Wednesday, February 26, 2014

What Day Is It?

Ya'll, if Lily Ruth didn't have someplace to be every Monday, Wednesday and Friday, I am not convinced that I would have any idea what day it is. Ever. This whole Stay At Home Mother Of Two "thing" is hard and exhausting and at some point every day I am convinced that it is not for me. That said, I still genuinely thank God at least once a day for the amazing miracles that are my children. No matter how weird, wild, awful or insane the day may be, there are still moments of pure gold. Glimpses of holiness.

Alec crawls lightning fast into the kitchen where I am making dinner. Pulls himself to standing using my pants. Waits until he has my full attention (which he usually gains by hooting and bouncing) then growls, attempts to zerbert me (through my pants) then takes off at the speed of light while laughing hysterically.

In a moment of flurried activity while trying to get out of the door, I was listing what we had and what we needed out loud. "Lily Ruth has shoes and a jacket. Mama has shoes and a jacket. Alec is not ready. What does Alec need?" From the other room I hear Lily Ruth "HUMPS!" "What!?" She bursts into the nursery and proclaims "Camel humps, Mama! Alec D needs CAMEL HUMPS!!!"

Oh MAN! I need these moments. I need to hold them close and pull them out when Alec is crying hysterically and pulling on my leg while I prepare lunch for Lily Ruth and try not to start crying myself or yell at my baby. For when Lily Ruth's eyes narrow and she loses the ability to back down or even just calm down. *sigh* It is REALLY hard to see your least favorite personal character traits reflected in someone you love so much.

As a four-almost-five-year-old, Lily Ruth's job is to catalog her world, interpret what she sees and find her place in it. It is essential that she find her boundaries and understand how firm or flexible that they are. This means that she is constantly pushing me. Constantly. She has almost stopped the tantrums, but has replaced them with subtle insurrection. Refusing to meet my eyes when I am giving her directions (that she then chooses not to follow). Not stopping a behavior immediately when told to (something she used to do every time). Repeating an infraction that she would normally have not returned to because of the consequences. Trying out her lying skills... Oi. I am not known for my patience, people.

Yesterday was a real challenge. Not just an every day challenge. In addition to some subtle pushing, she tried a fairly major power play. I was tidying the house in a pretty manic manner. Both kids were playing in Lily Ruth's room. Then there was screaming. From Alec. When I rounded the corner, Alec was hysterical and Lily Ruth was attempting to hide behind the guest bed. I scooped him up and asked her what happened. She claimed not to know. Then she claimed that he fell. Then she said that she was "just holding him like usual" but he slipped. She was miming standing up straight and holding him under the arms. Then her arms went limp. Crap. She is shooting up like a weed, and he is as heavy as a tank. She knows for a FACT that she is not allowed to pick him up. We have this discussion every. damn. day. as part of a reminder program that she is not in charge of the baby or the dog or the family... So there I am holding a freaked out baby and staring at a freaked out, defiant child. Where the hell is that fabled How To manual for parents when you need it? Why do I not ever feel like I know the right way to react? I'm guessing that verbally chastising the defiant one then banishing her to the indefinite Time Out while you nurse the bruised one is not the right choice...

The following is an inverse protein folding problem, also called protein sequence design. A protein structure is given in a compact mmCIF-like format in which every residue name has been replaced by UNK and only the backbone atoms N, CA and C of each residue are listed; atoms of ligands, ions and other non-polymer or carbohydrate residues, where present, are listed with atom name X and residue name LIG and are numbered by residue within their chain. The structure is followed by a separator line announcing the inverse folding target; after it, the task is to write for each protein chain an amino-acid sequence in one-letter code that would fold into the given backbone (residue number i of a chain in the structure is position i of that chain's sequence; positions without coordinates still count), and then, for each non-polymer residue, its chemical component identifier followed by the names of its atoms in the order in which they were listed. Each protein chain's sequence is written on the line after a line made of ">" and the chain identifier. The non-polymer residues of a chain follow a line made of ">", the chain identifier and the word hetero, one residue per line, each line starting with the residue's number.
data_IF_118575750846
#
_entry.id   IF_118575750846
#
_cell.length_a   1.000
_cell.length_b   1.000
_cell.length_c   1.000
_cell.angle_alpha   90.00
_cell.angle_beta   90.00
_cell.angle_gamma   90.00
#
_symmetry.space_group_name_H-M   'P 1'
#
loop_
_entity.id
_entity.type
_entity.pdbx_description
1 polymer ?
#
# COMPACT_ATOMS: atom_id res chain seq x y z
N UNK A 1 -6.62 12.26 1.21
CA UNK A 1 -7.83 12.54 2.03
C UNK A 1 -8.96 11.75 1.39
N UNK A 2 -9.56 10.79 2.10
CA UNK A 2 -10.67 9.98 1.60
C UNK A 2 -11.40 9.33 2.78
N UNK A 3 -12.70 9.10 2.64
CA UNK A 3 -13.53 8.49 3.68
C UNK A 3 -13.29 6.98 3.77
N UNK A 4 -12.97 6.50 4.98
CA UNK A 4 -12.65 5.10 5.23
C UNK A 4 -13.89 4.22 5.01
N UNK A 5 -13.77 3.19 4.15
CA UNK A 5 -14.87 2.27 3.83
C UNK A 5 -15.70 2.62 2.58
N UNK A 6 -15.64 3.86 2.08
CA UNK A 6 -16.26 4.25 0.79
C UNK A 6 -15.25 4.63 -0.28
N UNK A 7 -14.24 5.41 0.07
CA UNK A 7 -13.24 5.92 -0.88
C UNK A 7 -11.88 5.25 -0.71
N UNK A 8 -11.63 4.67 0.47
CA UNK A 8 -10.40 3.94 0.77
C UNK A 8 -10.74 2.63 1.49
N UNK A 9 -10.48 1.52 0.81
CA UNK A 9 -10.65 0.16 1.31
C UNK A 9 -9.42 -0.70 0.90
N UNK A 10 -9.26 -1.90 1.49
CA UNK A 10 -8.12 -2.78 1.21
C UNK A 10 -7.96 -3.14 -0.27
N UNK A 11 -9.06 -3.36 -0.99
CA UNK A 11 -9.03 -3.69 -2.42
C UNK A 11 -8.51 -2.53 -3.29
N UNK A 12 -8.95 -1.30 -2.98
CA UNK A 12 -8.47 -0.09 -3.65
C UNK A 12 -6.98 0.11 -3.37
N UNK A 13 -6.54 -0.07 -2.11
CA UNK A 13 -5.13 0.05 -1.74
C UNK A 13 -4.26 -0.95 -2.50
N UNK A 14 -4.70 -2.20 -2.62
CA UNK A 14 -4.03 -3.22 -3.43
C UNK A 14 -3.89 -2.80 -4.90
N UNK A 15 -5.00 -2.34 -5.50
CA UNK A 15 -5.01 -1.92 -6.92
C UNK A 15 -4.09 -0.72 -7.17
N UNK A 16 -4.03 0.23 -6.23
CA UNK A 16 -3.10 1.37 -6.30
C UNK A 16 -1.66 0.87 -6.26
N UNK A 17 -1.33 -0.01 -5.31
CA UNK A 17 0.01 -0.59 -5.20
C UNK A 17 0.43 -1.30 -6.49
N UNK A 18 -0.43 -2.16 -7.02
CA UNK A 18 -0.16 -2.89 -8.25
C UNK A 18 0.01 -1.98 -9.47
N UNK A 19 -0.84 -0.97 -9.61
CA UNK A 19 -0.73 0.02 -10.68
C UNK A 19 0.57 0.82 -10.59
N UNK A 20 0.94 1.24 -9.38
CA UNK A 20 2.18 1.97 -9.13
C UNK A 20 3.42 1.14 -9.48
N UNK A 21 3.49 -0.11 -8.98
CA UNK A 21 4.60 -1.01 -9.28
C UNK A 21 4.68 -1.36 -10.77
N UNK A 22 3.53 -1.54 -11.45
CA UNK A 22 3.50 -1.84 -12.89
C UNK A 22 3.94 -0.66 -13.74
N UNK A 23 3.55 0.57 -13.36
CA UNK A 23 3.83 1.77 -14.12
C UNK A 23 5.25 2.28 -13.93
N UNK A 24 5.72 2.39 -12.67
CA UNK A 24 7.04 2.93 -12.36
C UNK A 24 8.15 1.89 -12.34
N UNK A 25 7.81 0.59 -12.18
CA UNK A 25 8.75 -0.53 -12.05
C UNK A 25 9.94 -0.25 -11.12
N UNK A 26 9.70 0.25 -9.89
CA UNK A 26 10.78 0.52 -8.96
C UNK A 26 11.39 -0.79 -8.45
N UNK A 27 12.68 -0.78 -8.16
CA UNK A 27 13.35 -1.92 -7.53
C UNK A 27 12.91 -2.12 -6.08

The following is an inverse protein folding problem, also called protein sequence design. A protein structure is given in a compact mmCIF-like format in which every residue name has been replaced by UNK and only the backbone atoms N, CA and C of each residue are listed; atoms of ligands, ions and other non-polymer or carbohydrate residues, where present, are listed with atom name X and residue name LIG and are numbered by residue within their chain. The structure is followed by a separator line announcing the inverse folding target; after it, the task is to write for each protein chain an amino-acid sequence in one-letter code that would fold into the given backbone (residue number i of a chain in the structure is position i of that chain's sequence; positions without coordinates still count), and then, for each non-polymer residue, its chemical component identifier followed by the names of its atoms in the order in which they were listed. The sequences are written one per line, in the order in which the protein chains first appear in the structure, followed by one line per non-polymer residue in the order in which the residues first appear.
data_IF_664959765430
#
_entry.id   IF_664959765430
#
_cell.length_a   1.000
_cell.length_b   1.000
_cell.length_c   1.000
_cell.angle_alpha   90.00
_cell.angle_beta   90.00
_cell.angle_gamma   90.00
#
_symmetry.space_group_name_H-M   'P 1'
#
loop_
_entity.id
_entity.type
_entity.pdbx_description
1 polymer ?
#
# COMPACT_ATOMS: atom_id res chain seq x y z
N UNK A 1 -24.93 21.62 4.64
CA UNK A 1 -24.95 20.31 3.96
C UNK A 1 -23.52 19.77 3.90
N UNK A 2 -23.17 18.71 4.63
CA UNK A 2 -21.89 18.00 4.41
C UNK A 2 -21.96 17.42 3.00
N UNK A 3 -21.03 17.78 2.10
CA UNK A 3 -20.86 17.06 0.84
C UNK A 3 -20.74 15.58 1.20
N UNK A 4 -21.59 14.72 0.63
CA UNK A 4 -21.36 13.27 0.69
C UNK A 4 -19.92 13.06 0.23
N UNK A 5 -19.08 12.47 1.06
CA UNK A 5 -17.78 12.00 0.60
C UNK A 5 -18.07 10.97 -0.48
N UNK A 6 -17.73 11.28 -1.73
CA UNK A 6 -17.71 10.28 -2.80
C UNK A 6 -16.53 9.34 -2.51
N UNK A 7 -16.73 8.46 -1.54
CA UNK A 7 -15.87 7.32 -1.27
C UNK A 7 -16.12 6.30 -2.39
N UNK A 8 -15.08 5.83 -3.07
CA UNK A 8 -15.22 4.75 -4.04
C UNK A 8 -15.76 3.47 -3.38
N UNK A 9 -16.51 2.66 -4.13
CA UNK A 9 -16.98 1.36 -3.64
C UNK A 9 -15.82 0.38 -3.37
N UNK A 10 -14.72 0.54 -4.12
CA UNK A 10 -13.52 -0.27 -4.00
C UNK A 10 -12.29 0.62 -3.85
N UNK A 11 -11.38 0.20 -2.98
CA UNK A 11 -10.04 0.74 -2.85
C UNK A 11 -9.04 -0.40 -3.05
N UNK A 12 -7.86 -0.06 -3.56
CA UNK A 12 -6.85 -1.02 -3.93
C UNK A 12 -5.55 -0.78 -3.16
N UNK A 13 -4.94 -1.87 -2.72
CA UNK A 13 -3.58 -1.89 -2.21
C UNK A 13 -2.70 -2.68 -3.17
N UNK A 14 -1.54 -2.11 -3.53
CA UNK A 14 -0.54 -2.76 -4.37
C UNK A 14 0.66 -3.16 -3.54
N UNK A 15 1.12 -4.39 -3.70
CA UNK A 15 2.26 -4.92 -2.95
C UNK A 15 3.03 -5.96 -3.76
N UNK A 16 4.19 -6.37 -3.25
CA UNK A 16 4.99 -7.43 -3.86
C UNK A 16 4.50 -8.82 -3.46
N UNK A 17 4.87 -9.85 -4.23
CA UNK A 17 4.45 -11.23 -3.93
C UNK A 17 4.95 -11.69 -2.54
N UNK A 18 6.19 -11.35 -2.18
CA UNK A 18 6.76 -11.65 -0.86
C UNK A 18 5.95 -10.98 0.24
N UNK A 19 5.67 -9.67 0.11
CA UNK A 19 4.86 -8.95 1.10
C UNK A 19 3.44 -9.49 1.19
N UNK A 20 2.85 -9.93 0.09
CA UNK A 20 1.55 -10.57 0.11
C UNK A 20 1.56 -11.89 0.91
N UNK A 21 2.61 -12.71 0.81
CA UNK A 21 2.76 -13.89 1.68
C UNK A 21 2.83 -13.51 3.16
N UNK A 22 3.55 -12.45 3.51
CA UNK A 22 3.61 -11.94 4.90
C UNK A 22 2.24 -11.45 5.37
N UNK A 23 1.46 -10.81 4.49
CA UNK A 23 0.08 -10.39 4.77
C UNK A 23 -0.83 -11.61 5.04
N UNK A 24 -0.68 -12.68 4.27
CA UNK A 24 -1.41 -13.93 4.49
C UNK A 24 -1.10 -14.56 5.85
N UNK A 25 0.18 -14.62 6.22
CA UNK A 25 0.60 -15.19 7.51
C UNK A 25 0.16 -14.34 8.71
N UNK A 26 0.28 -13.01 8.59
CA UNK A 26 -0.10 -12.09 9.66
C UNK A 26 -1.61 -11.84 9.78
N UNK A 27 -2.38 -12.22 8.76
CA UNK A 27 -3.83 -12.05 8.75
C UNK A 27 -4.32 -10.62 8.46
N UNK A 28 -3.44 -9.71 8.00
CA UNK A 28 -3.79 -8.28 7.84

You would think that injury to her favorite sibling would put the kibosh on further antics. I would think that. But it didn't. She went ahead and pushed forward with poor listening, some light lying and some serious whining when her friends left after an impromptu play date. *sigh*

You know, I've had two days of workshops this month (done hurriedly due to poor planning on my part...). After each day, I felt renewed and revitalized. Excited about my career (and eager to someday return to it) and so thrilled to be reunited with my babies after 6-8 hours apart. I felt determined to rejuvenate my parenting and bring joy back to what was becoming a slog. Then the reality of each day sets back in. The teething and the whining. Constantly fluctuating naps. Guilt that I don't have more energy and time for either of them after I'm done just trying to provide the basics (like food, clean clothes and naps).

We just have to make it through this part. Make it through with as much love and care as possible. Not all parts of parenting are as hard as the first year. Not all parts are as hard as the fourth year. Heck, not all parts are as hard as the forty-first year :-P

I can do this. I want to do this. And I really want to get it right. Hopefully that counts for something.


  1. I can relate! My daughter is the same age, and she hates to be perceived as breaking rules, so whenever she does break one, she says, "Oh, I forgot! Oh, it was an accident!" Now one of her 1.5yo brothers says it too. SIGH. -- Erin

  2. Thanks, Erin! Feeling like I'm alone (even though I know that this is pretty universal) is something that seems to make a lot of this feel worse than it really is. Rachel

  3. You have slightly terrified me as I contemplate a second child. Today as I bent to my strong willed child's whims when I could so she'd bend to mine when she had to I kept thinking how very, very difficult this flexibility would be with 2. I just keep telling myself that strong, stubborn will will serve her well someday...

  4. Ha! Sorry... well, as a mother, you already know the terror, tedium and joy found in each day. With 2, you just have to hold tighter to the joy because you're pretty tired ;-)